While he speaks in a very soft voice during political speeches, Al-Sisi does not hesitate to turn into a hardcore leader to stamp out any voices of dissent. His supporters – and there are many – claim that “brute force” is what Egypt needed to escape political and institutional disintegration after the chaotic post-revolution period. In his new term in office, people should expect “more of the same”, analysts say.
Egypt has embraced its fifth president since 1953. That is to say, the country of Pharaohs has seen only five leaders in 59 years: Gamal Abdel Nasser, Anwar Sadat, Hosni Mubarak, Mohamed Morsi and Abdel Fattah Al-Sisi, without counting interim presidents and supreme council of the Armed Forces rule.
While growing voices in Egypt highlight the similarities between Mubarak’s and Al-Sisi’s style of rule, the later has recently reaffirmed his support for a two-term limit for the office of the president.
However, a “strange” petition demanding that Egypt’s current president remain in power for longer is circulating between Egyptian institutions and among pro-state figures. Will Al-Sisi seek an amendment to the constitution to allow longer terms and the removal of term limits? One would say that history eternally repeats itself.
Al-Sisi and foreign affairs
Here’s a brief summary of Al-Sisi’s diplomatic highlights since coming to power:
- “(He) is doing a fantastic job”, Donald Trump said when he welcomed president Al-Sisi to the White House in April 2017. The US Trump wants to reboot bilateral relationships with Egypt to move over the high tensions between Al-Sisi and the Obama administration;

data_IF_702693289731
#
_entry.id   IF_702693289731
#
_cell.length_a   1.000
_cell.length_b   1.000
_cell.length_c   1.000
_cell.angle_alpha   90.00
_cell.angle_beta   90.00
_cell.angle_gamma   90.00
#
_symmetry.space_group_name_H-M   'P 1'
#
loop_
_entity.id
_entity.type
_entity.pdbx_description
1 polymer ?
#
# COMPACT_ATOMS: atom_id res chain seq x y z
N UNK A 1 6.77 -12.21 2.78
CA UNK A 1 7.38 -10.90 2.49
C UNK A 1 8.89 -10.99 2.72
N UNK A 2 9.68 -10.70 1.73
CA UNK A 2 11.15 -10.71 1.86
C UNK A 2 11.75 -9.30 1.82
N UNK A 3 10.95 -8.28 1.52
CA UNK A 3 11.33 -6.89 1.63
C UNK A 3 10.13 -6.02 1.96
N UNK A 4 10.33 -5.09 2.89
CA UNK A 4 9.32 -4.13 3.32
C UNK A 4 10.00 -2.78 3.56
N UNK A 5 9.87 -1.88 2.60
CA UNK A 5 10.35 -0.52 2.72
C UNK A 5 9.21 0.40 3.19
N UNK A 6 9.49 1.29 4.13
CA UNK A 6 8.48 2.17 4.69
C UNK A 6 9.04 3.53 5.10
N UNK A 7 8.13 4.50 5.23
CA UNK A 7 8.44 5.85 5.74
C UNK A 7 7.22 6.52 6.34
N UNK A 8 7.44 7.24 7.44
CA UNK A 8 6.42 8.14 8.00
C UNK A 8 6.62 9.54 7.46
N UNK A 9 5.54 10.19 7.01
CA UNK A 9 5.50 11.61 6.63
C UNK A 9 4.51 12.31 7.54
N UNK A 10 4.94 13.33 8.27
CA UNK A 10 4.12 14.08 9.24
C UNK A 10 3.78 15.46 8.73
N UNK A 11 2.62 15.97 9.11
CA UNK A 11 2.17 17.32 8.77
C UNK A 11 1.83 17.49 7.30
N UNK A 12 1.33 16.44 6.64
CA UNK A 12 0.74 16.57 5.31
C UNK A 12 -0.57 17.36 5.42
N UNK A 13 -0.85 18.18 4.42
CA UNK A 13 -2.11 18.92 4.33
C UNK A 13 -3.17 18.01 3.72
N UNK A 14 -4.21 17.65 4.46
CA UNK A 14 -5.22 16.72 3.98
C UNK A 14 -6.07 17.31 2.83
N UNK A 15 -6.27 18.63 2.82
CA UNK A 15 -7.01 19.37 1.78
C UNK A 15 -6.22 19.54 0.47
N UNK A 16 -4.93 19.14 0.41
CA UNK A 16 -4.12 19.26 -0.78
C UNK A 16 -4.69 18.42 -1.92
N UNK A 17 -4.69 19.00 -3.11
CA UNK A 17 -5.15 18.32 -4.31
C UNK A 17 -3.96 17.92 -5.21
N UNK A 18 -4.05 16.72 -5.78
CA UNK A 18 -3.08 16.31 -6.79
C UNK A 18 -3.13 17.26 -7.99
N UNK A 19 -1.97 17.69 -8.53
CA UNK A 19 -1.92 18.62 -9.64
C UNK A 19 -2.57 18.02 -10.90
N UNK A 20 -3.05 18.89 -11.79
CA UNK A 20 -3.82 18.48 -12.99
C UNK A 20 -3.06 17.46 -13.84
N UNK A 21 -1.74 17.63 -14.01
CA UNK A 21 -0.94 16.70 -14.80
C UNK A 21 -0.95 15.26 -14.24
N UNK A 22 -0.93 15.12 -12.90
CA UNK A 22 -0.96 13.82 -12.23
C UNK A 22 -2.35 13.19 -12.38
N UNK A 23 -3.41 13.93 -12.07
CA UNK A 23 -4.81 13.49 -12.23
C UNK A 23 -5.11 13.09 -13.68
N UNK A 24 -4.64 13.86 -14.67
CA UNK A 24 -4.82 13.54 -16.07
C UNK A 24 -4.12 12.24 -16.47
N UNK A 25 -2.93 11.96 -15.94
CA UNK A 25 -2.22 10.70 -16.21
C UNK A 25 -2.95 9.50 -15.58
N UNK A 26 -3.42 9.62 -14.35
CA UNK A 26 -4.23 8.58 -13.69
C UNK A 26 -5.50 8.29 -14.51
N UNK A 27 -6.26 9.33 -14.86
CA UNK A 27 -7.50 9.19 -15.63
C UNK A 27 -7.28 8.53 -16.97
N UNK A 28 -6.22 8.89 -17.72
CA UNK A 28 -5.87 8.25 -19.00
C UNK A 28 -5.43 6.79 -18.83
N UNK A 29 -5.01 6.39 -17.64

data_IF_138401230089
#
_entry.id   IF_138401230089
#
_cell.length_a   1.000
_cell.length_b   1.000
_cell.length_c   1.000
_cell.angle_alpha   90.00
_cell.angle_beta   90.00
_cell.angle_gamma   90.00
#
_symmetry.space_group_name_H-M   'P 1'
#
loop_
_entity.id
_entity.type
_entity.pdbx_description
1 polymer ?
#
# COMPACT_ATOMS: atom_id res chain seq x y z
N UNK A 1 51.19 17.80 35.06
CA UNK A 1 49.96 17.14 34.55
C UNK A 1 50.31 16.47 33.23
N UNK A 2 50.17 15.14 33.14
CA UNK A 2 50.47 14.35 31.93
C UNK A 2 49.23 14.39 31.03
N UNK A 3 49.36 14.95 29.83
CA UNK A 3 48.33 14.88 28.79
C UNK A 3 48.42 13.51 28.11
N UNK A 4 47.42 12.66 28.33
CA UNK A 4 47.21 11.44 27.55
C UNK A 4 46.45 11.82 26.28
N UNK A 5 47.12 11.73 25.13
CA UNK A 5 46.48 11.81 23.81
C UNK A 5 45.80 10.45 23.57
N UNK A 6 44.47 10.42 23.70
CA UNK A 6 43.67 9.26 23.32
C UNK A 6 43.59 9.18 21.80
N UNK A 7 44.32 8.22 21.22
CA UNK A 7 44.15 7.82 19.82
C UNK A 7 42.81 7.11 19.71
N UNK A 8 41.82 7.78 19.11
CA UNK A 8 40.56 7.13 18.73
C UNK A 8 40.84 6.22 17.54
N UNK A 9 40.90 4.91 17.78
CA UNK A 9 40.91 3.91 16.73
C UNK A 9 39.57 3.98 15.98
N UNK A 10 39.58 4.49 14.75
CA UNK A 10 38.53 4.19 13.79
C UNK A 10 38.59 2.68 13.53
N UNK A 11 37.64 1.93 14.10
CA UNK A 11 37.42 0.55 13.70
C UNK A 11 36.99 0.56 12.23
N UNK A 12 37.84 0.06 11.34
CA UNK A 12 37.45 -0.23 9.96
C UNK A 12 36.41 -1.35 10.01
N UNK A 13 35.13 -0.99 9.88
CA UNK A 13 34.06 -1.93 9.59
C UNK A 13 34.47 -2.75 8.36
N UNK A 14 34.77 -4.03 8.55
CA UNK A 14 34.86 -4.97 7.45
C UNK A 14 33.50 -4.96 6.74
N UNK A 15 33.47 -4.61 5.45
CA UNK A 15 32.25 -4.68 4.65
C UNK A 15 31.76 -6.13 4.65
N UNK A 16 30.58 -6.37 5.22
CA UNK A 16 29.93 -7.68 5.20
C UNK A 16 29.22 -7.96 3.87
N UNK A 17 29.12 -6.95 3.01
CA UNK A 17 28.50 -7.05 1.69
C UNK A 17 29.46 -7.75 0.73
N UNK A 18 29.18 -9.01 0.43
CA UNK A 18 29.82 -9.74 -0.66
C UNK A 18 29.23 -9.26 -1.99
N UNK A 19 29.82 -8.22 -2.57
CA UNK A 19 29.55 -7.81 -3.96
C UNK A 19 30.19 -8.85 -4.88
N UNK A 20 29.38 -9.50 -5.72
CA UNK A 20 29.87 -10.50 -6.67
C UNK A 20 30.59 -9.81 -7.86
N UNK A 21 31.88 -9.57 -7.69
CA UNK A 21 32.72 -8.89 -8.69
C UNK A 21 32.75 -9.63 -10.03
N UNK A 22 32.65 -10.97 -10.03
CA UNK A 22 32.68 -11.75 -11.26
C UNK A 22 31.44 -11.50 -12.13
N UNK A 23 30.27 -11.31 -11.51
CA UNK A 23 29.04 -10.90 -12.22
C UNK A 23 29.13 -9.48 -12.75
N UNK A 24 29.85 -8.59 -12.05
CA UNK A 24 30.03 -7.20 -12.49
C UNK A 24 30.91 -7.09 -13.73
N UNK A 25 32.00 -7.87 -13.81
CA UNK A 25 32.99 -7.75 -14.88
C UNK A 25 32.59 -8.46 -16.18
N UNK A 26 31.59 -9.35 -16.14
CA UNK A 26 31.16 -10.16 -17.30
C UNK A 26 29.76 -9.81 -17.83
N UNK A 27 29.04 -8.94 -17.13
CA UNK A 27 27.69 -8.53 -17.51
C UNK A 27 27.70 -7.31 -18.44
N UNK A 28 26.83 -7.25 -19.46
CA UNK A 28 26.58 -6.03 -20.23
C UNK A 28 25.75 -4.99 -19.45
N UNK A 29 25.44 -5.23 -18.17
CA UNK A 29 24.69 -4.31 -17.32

- On the same month, Al-Sisi also received a solemn royal welcome in Saudi Arabia. Two months later, he ratified a controversial treaty to transfer two uninhabited Red Sea islands to Saudi Arabia. The president was accused of “selling territory” for aid;
- In summer 2017, Egypt joined the Saudi-led boycott of Qatar. Saudi Arabia, the United Arab Emirates, Bahrain and Egypt accused the small Gulf state of destabilising the region with is support for Islamist groups, including the Muslim Brotherhood which Al-Sisi has declared a terror organisation;
- In December 2017, Al-Sisi welcomed Vladimir Putin in Cairo to sign a contract for the building of Egypt’s first nuclear power plant.
Al-Sisi and human rights
“There are more restrictions on civil society now than there were under Mubarak”, says Samer Shehata, a professor of Middle Eastern politics at the University of Oklahoma.
Human Rights Watch is very regularly bashing the government in Egypt for prosecutions, travel bans and asset freezes against human rights activists. “President Abdel Fattah Al-Sissi should prioritise reforms to end serious human rights violations during his second term”, Human Rights Watch said in a press conference in Beirut.
To see more, discover our latest videos on the Egyptian economy :